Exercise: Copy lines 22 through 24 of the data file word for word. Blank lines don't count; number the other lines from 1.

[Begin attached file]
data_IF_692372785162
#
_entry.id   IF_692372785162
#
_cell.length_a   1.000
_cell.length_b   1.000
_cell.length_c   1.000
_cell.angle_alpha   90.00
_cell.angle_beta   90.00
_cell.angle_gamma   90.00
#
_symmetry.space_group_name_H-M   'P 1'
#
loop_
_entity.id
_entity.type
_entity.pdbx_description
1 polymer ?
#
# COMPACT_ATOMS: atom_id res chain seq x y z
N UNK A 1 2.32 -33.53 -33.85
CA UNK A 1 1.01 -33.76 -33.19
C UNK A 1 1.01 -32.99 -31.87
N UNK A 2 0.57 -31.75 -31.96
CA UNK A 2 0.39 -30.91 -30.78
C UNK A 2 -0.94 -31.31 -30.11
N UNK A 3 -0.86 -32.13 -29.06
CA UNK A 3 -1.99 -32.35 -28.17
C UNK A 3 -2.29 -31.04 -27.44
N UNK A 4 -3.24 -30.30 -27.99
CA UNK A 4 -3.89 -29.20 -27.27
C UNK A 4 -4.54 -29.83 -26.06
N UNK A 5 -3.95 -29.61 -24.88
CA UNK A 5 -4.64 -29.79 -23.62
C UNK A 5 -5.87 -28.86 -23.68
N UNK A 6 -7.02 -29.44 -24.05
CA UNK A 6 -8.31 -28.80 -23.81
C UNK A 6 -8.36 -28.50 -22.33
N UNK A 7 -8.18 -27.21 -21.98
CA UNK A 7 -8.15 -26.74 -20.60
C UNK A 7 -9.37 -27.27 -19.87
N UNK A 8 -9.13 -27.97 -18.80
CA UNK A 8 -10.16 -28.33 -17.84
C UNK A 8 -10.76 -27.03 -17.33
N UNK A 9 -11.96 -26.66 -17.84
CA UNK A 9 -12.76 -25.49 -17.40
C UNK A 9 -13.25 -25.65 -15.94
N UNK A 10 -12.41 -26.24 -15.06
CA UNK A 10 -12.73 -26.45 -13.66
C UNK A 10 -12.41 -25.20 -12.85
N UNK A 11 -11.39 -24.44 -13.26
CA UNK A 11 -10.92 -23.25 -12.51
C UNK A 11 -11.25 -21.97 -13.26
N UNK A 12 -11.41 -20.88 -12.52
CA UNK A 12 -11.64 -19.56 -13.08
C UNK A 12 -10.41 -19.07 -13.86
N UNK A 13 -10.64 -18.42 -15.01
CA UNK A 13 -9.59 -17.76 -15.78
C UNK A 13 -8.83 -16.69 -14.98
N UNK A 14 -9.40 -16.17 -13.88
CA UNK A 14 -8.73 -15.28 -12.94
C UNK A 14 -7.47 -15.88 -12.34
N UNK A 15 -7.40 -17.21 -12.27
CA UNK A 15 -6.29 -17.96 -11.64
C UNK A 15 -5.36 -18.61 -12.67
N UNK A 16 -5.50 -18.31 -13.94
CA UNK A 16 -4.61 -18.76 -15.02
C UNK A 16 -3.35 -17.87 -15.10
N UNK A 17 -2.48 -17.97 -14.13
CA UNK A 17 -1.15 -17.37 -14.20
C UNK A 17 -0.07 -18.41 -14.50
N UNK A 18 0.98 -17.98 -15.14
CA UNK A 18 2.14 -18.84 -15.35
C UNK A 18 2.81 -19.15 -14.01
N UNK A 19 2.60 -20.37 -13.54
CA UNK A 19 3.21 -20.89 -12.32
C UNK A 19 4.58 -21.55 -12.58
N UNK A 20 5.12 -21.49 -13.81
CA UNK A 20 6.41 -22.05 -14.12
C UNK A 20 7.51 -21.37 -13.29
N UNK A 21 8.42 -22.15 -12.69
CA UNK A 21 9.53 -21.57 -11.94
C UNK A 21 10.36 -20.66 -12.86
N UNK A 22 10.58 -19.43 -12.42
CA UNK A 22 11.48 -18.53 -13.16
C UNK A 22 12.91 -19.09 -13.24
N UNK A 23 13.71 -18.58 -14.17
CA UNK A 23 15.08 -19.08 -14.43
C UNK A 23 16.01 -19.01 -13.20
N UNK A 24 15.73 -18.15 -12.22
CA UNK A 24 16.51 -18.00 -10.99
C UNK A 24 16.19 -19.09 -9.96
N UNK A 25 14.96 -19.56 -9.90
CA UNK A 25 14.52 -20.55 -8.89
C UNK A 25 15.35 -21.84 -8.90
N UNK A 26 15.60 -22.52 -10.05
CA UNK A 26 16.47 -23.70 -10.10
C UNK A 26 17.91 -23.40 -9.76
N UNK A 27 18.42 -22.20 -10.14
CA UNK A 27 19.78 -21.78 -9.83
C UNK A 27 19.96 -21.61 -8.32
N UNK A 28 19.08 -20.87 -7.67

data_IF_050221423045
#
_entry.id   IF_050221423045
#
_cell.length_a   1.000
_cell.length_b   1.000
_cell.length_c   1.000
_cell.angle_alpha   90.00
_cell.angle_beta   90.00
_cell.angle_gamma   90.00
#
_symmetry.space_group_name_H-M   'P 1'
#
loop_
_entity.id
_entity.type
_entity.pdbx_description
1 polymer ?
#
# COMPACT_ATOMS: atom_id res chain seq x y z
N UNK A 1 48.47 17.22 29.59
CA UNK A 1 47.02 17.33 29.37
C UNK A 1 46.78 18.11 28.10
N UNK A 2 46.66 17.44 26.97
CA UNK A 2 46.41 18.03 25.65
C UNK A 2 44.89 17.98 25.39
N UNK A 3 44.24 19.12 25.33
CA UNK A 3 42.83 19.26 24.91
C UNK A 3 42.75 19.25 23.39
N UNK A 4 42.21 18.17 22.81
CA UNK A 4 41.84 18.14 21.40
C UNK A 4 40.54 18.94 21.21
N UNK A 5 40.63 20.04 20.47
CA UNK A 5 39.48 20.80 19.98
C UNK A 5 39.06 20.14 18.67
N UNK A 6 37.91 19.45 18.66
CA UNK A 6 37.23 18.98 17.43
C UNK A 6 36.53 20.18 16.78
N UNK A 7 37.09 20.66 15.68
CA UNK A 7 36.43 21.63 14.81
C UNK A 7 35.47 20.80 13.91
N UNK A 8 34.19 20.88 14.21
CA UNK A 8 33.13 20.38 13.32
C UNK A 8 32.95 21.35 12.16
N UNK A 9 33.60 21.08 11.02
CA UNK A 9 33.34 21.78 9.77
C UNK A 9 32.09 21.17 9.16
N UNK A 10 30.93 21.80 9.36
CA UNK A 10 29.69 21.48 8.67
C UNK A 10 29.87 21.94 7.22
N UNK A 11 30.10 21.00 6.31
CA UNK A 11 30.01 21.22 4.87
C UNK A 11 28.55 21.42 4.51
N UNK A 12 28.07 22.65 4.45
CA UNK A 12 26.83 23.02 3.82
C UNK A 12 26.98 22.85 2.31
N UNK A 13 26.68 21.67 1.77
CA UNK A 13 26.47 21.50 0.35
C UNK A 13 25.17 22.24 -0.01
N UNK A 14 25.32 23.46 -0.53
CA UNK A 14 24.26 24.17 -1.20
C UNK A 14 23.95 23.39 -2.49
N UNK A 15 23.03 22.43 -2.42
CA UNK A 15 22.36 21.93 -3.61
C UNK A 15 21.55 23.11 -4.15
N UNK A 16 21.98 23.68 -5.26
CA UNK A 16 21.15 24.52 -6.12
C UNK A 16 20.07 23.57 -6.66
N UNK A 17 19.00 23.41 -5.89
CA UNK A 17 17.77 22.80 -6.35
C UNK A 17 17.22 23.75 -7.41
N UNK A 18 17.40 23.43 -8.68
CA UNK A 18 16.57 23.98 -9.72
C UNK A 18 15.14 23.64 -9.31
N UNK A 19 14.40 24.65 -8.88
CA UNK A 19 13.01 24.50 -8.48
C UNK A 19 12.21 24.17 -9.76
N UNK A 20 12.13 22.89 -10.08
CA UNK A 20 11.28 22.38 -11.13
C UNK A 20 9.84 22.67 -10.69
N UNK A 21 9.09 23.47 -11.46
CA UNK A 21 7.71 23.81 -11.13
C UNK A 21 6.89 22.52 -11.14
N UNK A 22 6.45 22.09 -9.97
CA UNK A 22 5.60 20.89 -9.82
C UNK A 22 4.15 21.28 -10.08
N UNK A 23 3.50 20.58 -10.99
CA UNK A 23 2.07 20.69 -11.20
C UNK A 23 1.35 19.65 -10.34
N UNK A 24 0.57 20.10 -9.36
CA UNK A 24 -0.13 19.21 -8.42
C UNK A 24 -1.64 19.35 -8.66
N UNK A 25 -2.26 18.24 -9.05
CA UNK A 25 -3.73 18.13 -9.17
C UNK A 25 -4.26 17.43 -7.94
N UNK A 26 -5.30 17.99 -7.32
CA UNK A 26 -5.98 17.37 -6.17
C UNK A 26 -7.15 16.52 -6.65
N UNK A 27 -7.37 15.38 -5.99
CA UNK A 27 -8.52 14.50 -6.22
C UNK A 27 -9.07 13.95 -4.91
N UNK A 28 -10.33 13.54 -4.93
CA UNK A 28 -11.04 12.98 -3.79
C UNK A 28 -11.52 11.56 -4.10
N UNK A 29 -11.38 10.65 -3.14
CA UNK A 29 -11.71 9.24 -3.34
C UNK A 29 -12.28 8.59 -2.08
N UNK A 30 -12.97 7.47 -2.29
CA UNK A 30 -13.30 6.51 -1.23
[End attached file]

CA UNK A 1 1.01 -33.76 -33.19
C UNK A 1 1.01 -32.99 -31.87
N UNK A 2 0.57 -31.75 -31.96